“People like me more than they like you” – Successful Brand

Marketing budgets are allocated in the hands of individuals like you and me. Which means they care more about their image than their brand. You know it’s true because there’s no selflessness in advertising. And sometimes (an astonishingly high number of times, rather) there are no set guidelines, no expectations and no targets either. In those times, there are just moods and tantrums. Because the business is just about looking good.

“You disrespect my authority? We want a six-month review. So what if we had one a month ago? What do you mean there are no alphonso mangoes in December? MAKE.IT.HAPPEN.

But for every 7* of these outbursts, there’s a- “paint me like one of your french girls…”

“Create buzz for my brand”, more specifically is a success metric.
“Our management only sees facebook as a medium for digital marketing.”
“Why do we need to spend money? Why can’t people just talk about our brand?” says an industry veteran while you wipe away the tears from your eyes.

One of the fastest growing industries in the world if not the fastest, the digital medium sells its marketing efficacy on the basis of metrics. Data sets of number of people reached, detailed targeting say what kind of music they like, food they eat, people they judge, which hand do they use to scratch their privates. You know, the important stuff. (Marketing is watching you… â–˛)

But the costs are much higher and engagement’s much lower for extremely refined targeting. At this point we still haven’t mentally accommodated the rationale that the particular group might not be interested in the product at all OR the fact that users on social network don’t pour out their heart on the medium as if drinking whiskey with a mate.

Much more open targeting is cheaper and gets engagement from people who no one’s really sure why they engage with what they engage.

(Ever get that random like on an inside joke from someone you didn’t even know was on your list? That’s the kind. Brands love paying for that!)

Targeting to irrelevant audience gets irrelevant reactions leading to the notion of
“The online consumer is not smart. We need to educate.” And the schooling begins, considering the amount of dropouts in the industry, education is a word that stimulates most marketeers. Educating means one or all of the following things: “we can start slow, we can experiment, we can blow their money for sometime without the expectation of an early result, bide time to make something up for their next marketing endeavour.”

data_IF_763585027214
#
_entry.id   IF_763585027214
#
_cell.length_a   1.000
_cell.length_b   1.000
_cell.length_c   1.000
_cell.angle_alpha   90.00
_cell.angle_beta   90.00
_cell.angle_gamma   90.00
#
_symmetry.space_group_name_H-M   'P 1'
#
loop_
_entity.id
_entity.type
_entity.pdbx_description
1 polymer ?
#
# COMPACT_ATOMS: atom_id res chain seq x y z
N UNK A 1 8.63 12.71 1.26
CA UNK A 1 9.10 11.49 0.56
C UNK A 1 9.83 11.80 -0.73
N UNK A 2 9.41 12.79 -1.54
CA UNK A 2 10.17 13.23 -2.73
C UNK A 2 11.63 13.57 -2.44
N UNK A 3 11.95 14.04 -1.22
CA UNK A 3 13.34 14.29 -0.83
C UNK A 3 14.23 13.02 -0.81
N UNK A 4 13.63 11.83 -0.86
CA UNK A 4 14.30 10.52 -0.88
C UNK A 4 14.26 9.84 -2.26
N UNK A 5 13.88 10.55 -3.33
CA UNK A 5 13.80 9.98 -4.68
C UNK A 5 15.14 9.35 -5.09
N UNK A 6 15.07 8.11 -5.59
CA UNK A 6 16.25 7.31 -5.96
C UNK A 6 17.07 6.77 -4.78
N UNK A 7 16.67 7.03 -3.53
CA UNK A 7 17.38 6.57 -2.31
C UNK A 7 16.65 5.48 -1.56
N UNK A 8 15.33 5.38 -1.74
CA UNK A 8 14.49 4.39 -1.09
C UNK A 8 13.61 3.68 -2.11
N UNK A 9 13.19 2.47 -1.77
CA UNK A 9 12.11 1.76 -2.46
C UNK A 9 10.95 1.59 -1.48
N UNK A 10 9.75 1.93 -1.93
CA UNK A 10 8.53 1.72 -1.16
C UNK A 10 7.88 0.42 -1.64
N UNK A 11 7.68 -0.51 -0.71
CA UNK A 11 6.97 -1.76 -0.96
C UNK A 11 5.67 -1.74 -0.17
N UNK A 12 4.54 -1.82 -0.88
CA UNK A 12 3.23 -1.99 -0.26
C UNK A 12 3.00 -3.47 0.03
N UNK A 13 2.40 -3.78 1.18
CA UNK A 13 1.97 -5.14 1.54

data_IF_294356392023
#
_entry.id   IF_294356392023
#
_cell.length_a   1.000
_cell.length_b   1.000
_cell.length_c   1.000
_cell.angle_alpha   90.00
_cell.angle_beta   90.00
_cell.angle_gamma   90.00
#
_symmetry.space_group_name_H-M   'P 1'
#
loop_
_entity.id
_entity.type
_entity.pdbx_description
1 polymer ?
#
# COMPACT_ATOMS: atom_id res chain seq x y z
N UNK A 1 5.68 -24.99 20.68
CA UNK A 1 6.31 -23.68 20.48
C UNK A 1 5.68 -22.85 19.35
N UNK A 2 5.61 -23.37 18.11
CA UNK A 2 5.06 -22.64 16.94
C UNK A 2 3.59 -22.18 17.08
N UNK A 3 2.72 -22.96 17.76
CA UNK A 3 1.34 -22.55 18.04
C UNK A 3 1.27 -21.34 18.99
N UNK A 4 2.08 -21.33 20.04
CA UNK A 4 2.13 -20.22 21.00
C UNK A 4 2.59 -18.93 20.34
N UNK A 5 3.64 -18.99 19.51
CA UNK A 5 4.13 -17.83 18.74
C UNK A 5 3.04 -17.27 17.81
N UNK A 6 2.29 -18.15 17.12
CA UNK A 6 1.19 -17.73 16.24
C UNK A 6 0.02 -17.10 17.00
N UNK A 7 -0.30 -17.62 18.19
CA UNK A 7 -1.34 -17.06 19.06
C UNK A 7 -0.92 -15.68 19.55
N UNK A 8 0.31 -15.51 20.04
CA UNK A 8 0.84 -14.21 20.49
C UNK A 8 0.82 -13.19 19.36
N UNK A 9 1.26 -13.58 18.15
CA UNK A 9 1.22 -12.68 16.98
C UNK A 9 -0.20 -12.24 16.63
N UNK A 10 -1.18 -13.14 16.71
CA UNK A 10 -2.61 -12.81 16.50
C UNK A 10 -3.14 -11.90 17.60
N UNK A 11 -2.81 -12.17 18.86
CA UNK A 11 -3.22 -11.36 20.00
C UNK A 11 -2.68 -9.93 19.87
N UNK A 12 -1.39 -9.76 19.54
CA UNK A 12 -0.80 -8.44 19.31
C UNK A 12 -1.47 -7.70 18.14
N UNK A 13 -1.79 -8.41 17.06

Post promotions (running ads on social platforms to reach a specific target audience) are planned in terms of money and not users. In those intimate moments, brand managers don’t ask media planners to promote the post to reach 100,000 active users, they ask them to put Rs. 100,000 on a picture of the brand instead. “It’s really a beautiful picture!”

In an era where number of likes is a personal gratification, the higher the numbers for a brand the better. It doesn’t always matter if those numbers contain people who really care about your product. What matters is the size of the number.

“Mine is bigger than yours” “Oh yeah, mine is bigger than yours during Diwali.
Somewhere in this power(point) struggle, one braveheart squeals out “But mine is more effective.”
The entire room turns around in pin-drop silence. Stares at the brand in the eye, realising they’re friends with AIB.

Waiting for a sound to break the tension an optimist rises, “We won the best-use-of-best-uses-in-the-history-of-firsts-on-any-social-platform-involving-non-android-smartwatches-and-web-banners at the first annual DIZZY judged by Prasun Pande and the Oasis of Optimization. The mic drops while a bamboozled account manager convinces an enraged brand manager that “we’ll win the big one!” What the big one is is beyond anyone’s knowledge or even concern. “As long as it’s bigger than theirs, we better have it!”

*Don’t hold me on those numbers, I’m not too big on them.

Regardless of what you may believe, this isn’t a client-bashing, nor an agency-bashing. While reading this piece if you pictured even a single individual from your work life, you know what I’m talking about. Why am I being so self-explanatory on my own personal blog? I’m job-hunting so things need to be idiot-proof. Even if I’m the idiot in question. Cheers!

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